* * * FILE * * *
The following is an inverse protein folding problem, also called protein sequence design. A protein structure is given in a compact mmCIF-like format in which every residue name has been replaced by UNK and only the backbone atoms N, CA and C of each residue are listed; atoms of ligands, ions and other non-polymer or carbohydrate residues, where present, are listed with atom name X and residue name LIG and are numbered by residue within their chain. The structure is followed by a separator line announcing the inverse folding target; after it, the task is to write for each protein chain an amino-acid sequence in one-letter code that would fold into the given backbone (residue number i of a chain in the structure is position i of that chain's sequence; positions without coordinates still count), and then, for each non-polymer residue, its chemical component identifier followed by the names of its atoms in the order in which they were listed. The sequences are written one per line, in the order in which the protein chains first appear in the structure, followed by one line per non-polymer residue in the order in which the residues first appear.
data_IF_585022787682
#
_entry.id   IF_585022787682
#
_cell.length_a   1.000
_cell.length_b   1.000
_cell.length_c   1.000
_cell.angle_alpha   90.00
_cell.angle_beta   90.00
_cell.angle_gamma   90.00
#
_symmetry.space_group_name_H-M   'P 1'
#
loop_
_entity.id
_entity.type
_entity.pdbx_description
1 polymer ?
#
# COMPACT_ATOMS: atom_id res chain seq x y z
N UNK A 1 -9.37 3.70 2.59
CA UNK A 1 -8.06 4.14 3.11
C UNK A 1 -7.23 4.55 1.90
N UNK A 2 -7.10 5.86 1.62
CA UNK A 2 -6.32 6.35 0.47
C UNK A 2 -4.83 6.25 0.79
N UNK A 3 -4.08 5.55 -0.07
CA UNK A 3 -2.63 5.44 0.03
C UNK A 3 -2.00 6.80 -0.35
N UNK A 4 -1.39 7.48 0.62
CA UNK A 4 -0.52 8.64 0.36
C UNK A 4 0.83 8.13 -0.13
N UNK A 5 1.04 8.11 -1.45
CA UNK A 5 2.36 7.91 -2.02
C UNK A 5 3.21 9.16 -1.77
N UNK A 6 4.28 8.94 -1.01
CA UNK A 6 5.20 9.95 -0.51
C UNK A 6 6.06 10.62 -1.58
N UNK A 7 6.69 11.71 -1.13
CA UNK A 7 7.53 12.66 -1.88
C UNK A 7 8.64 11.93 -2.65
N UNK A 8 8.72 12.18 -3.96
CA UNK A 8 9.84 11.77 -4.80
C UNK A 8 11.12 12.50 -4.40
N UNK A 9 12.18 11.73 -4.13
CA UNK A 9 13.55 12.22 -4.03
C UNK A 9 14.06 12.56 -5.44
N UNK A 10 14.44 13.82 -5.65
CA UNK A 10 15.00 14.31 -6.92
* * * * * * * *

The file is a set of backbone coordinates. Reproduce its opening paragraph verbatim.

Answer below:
The following is an inverse protein folding problem, also called protein sequence design. A protein structure is given in a compact mmCIF-like format in which every residue name has been replaced by UNK and only the backbone atoms N, CA and C of each residue are listed; atoms of ligands, ions and other non-polymer or carbohydrate residues, where present, are listed with atom name X and residue name LIG and are numbered by residue within their chain. The structure is followed by a separator line announcing the inverse folding target; after it, the task is to write for each protein chain an amino-acid sequence in one-letter code that would fold into the given backbone (residue number i of a chain in the structure is position i of that chain's sequence; positions without coordinates still count), and then, for each non-polymer residue, its chemical component identifier followed by the names of its atoms in the order in which they were listed. The sequences are written one per line, in the order in which the protein chains first appear in the structure, followed by one line per non-polymer residue in the order in which the residues first appear.